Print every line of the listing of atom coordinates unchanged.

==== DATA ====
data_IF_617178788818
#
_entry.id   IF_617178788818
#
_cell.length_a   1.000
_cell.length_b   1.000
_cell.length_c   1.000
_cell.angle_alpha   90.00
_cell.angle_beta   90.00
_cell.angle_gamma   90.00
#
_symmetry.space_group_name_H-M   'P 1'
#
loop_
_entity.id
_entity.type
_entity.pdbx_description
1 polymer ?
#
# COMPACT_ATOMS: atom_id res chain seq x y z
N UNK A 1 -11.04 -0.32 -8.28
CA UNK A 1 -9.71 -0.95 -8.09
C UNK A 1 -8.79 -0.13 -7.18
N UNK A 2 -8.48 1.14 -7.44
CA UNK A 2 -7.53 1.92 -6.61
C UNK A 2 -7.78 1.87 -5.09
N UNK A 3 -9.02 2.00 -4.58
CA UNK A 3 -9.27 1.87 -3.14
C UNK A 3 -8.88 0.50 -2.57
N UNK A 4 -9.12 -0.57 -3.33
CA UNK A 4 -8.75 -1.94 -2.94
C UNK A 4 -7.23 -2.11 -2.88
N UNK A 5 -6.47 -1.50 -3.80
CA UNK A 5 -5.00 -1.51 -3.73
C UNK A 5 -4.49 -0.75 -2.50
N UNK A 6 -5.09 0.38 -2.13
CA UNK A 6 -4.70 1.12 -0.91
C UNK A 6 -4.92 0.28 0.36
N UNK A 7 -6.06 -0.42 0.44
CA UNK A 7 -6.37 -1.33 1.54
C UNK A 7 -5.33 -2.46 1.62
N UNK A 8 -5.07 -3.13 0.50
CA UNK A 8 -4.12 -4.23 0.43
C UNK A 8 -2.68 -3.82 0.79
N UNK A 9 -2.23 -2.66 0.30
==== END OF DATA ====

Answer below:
data_IF_617178788818
#
_entry.id   IF_617178788818
#
_cell.length_a   1.000
_cell.length_b   1.000
_cell.length_c   1.000
_cell.angle_alpha   90.00
_cell.angle_beta   90.00
_cell.angle_gamma   90.00
#
_symmetry.space_group_name_H-M   'P 1'
#
loop_
_entity.id
_entity.type
_entity.pdbx_description
1 polymer ?
#
# COMPACT_ATOMS: atom_id res chain seq x y z
N UNK A 1 -11.04 -0.32 -8.28
CA UNK A 1 -9.71 -0.95 -8.09
C UNK A 1 -8.79 -0.13 -7.18
N UNK A 2 -8.48 1.14 -7.44
CA UNK A 2 -7.53 1.92 -6.61
C UNK A 2 -7.78 1.87 -5.09
N UNK A 3 -9.02 2.00 -4.58
CA UNK A 3 -9.27 1.87 -3.14
C UNK A 3 -8.88 0.50 -2.57
N UNK A 4 -9.12 -0.57 -3.33
CA UNK A 4 -8.75 -1.94 -2.94
C UNK A 4 -7.23 -2.11 -2.88
N UNK A 5 -6.47 -1.50 -3.80
CA UNK A 5 -5.00 -1.51 -3.73
C UNK A 5 -4.49 -0.75 -2.50
N UNK A 6 -5.09 0.38 -2.13
CA UNK A 6 -4.70 1.12 -0.91
C UNK A 6 -4.92 0.28 0.36
N UNK A 7 -6.06 -0.42 0.44
CA UNK A 7 -6.37 -1.33 1.54
C UNK A 7 -5.33 -2.46 1.62
N UNK A 8 -5.07 -3.13 0.50
CA UNK A 8 -4.12 -4.23 0.43
C UNK A 8 -2.68 -3.82 0.79
N UNK A 9 -2.23 -2.66 0.30